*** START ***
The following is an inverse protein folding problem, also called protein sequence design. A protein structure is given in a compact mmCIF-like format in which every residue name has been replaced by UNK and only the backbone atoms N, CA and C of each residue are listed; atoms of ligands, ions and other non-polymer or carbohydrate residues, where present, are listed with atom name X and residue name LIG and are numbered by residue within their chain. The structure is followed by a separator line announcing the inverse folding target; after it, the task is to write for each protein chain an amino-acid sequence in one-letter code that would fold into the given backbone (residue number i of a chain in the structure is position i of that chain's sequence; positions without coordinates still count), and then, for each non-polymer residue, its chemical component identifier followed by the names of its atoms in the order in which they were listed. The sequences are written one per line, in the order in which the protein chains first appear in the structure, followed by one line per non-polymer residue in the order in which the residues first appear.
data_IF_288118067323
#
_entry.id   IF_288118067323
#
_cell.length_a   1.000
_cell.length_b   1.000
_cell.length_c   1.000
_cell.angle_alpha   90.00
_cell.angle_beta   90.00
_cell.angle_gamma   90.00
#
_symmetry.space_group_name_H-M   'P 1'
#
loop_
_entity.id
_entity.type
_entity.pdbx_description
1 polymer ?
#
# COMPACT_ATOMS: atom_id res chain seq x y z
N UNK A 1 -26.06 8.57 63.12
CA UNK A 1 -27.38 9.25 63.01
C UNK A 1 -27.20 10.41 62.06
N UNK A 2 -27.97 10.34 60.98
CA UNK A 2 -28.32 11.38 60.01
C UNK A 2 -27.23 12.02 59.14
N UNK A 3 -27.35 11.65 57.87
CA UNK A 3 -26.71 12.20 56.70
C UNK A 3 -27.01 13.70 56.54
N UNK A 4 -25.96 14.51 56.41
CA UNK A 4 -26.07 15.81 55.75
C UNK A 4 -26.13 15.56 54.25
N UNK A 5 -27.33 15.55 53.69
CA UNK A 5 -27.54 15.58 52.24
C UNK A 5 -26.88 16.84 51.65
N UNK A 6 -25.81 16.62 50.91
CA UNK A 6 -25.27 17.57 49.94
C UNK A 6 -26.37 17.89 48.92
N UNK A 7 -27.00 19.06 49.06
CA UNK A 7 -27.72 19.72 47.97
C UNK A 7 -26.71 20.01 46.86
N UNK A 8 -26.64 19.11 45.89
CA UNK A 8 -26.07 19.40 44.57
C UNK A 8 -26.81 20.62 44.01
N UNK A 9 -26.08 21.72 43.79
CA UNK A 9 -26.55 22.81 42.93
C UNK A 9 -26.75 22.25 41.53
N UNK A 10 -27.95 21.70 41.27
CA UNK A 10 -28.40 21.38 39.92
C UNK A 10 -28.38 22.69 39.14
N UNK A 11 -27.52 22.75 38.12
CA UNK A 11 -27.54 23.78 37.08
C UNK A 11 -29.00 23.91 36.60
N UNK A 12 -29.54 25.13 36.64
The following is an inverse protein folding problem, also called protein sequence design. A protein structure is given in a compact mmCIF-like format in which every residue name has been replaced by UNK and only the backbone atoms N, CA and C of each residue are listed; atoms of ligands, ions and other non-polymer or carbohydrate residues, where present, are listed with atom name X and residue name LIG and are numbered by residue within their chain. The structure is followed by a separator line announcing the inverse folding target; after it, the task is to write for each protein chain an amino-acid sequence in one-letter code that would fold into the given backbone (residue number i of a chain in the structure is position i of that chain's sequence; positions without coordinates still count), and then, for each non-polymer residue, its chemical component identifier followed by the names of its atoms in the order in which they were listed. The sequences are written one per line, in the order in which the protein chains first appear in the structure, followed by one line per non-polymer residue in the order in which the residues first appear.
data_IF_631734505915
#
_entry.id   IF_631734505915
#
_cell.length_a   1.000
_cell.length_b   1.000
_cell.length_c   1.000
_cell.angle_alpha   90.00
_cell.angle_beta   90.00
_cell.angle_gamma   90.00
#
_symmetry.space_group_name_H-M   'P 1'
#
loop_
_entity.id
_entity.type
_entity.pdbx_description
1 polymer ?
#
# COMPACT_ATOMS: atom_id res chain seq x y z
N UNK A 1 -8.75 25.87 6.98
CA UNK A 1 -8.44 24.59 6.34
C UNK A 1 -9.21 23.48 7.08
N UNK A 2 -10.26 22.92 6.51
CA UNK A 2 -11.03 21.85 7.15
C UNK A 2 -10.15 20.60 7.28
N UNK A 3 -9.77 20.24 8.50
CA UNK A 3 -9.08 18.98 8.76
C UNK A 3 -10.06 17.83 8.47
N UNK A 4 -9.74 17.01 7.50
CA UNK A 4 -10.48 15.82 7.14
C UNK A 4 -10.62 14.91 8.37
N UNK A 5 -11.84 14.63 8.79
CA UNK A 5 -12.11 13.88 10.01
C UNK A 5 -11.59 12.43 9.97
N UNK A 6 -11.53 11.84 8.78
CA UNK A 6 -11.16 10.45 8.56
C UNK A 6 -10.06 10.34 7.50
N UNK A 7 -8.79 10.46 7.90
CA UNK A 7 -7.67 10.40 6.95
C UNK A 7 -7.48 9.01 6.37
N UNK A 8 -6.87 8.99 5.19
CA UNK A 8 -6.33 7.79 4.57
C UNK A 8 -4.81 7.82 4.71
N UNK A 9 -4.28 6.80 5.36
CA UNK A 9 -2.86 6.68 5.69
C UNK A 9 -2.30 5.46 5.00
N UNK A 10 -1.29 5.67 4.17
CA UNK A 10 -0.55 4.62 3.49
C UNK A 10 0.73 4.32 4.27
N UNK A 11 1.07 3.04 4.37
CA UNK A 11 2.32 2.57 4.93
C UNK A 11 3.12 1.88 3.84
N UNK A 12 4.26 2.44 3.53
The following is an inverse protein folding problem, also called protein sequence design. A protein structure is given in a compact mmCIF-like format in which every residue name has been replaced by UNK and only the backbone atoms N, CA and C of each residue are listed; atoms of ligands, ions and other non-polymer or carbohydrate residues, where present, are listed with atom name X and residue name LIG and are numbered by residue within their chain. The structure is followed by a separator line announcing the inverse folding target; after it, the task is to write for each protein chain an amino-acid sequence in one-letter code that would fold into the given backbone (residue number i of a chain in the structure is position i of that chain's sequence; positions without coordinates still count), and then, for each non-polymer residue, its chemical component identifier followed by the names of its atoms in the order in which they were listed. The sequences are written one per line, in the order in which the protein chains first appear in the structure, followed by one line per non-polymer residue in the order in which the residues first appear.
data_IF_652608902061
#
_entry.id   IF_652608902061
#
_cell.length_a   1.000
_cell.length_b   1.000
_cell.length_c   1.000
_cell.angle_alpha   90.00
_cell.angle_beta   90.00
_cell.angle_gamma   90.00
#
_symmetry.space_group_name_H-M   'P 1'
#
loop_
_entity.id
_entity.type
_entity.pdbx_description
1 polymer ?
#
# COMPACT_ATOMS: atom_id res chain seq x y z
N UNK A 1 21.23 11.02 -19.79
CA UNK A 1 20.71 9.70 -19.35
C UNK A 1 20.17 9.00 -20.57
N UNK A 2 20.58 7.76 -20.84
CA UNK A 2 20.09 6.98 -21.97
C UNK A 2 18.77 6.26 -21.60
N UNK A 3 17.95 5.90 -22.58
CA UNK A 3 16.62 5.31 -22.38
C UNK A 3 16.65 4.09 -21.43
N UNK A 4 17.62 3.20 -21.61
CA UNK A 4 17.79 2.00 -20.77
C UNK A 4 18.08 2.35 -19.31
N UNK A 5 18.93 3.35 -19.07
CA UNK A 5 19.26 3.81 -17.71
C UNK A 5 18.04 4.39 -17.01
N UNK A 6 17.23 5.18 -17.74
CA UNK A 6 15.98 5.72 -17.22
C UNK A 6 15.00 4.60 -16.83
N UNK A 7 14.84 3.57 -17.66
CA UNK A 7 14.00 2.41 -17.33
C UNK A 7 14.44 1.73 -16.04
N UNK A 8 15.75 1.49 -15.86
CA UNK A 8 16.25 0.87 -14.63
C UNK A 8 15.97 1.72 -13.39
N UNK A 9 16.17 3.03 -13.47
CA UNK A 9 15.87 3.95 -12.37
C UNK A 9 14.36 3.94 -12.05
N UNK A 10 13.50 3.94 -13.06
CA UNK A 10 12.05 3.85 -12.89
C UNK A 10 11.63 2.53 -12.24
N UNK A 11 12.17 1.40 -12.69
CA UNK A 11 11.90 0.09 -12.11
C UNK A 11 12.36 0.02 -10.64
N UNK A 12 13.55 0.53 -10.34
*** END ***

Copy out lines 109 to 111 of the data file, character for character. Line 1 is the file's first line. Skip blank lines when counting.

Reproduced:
C UNK A 11 3.12 1.88 3.84
N UNK A 12 4.26 2.44 3.53
The following is an inverse protein folding problem, also called protein sequence design. A protein structure is given in a compact mmCIF-like format in which every residue name has been replaced by UNK and only the backbone atoms N, CA and C of each residue are listed; atoms of ligands, ions and other non-polymer or carbohydrate residues, where present, are listed with atom name X and residue name LIG and are numbered by residue within their chain. The structure is followed by a separator line announcing the inverse folding target; after it, the task is to write for each protein chain an amino-acid sequence in one-letter code that would fold into the given backbone (residue number i of a chain in the structure is position i of that chain's sequence; positions without coordinates still count), and then, for each non-polymer residue, its chemical component identifier followed by the names of its atoms in the order in which they were listed. The sequences are written one per line, in the order in which the protein chains first appear in the structure, followed by one line per non-polymer residue in the order in which the residues first appear.